So even Sir Terry doesn’t get it all his own way.
Today it was reported that the Tesco boss once drew up a £1.25bn blueprint for the most audacious invasion of America since the Beatles.
The scheme involved the creation of 10,000 convenience stores, one on “every junction, in every major city”.
Former Tesco executive Colin Smith lifted the lid on the top man’s grand plan in today’s Financial Times, which also has a lengthy piece on Sir Terry’s legacy. You can read the retrospective here.
Although much of it will be familiar to regular Tesco observers, Sir Terry’s mantra of ‘Act as if you are number two’ remains instructive.
Walmart, one of very few businesses further up the retail ladder, is certainly not standing still. Like its Asda subsidiary in the UK, the world’s largest retailer is poised to unleash a raft of smaller stores across the US, in what marks the next phase of its own domestic expansion.
Of course, Sir Terry’s original American dream is a far cry from where Tesco finds itself today, with just 150 not particularly profitable stores under its Fresh & Easy banner, centred largely in California.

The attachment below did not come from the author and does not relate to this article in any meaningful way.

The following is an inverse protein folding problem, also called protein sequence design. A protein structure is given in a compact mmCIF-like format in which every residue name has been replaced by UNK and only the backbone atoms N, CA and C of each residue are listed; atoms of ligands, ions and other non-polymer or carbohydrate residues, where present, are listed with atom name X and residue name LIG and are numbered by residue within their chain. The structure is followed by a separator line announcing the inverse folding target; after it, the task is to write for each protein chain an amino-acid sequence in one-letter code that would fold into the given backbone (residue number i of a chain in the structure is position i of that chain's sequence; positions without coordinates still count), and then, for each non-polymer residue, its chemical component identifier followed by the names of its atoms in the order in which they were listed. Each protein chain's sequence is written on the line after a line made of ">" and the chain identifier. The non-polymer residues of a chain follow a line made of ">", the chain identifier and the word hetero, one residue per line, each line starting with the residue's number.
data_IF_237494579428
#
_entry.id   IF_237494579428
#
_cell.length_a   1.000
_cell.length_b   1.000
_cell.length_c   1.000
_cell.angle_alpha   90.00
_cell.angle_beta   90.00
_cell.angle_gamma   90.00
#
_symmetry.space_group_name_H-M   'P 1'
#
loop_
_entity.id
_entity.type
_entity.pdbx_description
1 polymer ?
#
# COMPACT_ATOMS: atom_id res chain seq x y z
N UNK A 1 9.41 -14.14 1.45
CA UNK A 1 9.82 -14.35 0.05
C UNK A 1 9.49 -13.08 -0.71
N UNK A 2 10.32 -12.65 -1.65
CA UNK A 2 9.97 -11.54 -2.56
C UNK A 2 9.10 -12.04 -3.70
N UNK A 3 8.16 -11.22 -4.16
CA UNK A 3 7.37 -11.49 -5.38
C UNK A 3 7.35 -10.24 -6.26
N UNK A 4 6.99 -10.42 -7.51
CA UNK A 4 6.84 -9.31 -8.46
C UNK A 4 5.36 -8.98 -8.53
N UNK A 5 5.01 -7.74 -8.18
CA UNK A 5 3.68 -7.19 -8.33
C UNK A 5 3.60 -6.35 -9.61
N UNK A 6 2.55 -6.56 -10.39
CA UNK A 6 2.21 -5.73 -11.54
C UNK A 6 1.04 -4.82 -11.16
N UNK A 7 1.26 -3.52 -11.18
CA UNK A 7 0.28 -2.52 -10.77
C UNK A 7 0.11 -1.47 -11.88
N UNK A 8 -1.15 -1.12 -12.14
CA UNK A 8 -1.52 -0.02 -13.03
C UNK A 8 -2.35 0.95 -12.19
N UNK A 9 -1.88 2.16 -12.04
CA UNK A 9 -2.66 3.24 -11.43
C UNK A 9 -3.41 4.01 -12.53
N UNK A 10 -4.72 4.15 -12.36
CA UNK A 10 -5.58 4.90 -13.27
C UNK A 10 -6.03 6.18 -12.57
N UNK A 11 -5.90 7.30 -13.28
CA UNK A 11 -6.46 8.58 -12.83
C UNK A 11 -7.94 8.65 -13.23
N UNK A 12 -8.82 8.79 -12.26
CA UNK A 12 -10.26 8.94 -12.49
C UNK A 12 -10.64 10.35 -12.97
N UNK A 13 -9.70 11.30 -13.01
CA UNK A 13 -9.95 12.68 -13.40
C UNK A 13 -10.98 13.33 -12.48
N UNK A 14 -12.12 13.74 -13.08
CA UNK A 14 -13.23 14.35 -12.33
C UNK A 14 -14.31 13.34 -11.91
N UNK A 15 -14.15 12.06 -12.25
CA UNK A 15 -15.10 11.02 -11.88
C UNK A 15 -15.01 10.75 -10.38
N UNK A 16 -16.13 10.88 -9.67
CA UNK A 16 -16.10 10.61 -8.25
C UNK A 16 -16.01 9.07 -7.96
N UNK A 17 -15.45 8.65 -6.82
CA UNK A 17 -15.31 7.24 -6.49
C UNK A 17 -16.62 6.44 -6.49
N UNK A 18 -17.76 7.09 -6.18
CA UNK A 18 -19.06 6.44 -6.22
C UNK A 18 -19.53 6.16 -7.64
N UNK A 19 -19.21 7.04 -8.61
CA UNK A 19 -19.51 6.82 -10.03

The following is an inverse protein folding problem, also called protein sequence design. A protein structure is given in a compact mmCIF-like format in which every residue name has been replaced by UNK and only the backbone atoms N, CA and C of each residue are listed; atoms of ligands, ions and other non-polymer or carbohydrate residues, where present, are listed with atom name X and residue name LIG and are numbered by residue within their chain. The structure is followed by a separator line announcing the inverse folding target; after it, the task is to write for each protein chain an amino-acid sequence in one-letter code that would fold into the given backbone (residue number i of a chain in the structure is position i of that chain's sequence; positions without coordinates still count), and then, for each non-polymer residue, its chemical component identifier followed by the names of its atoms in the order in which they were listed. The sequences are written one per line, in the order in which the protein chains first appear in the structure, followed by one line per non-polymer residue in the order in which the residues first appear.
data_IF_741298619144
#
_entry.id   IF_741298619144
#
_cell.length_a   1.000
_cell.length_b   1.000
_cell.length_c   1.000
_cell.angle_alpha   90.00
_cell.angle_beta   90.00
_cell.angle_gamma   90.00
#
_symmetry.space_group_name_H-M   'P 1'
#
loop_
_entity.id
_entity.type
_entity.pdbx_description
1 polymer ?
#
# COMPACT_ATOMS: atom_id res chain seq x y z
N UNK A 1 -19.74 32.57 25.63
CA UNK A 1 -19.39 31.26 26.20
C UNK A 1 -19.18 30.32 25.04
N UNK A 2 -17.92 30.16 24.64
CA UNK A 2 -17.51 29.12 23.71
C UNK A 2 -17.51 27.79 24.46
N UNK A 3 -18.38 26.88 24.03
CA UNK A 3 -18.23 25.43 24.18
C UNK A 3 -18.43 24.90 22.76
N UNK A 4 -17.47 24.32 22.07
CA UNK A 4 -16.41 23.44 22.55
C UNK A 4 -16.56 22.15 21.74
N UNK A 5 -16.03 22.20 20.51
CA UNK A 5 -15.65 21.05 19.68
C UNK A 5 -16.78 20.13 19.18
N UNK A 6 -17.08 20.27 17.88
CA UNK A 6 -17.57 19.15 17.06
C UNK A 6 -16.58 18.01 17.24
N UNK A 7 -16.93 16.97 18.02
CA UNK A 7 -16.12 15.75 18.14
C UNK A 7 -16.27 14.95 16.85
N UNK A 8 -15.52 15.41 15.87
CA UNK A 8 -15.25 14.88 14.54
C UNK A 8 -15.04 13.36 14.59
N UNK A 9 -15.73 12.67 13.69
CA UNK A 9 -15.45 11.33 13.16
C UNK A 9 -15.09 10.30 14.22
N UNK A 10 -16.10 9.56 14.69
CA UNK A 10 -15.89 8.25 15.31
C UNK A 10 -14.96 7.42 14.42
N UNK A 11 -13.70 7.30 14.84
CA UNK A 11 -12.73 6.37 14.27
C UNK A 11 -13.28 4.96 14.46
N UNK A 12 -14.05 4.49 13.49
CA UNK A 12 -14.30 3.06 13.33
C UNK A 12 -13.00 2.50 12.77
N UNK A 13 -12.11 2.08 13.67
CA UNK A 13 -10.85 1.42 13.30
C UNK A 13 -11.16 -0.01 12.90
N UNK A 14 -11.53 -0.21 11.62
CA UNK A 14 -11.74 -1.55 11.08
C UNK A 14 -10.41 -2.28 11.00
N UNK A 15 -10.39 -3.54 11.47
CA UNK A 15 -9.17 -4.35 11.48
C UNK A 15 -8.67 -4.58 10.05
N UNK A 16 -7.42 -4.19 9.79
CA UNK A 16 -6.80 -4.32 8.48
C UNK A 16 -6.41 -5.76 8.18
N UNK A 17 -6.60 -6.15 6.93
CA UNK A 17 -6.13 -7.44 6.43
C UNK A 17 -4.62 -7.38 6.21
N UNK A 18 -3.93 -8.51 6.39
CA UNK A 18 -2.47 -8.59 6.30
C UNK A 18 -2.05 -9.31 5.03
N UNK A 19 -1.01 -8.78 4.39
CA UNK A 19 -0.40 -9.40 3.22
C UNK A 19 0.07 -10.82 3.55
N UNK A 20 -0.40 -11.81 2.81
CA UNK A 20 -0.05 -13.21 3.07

The FT even speculates that Sir Terry’s decision to call it a day sooner rather than later could relate to the likelihood that his Fresh & Easy share options won’t pay out after all.
If that seems implausible, neither is Sir Terry departing in floods of Alexandrian tears due to a lack of worlds to conquer.
As we revealed on Saturday, the UK’s top grocer could soon make its East Coast debut via a move for the 16-strong Food Emporium chain in New York.
Even so, with Tesco last week rejoining the running for Carrefour’s stores in Thailand and Malaysia, it might be that the outgoing chief’s American aspirations are ultimately reincarnated as Philip Clarke’s Asian adventures.
More slices of Daily Bread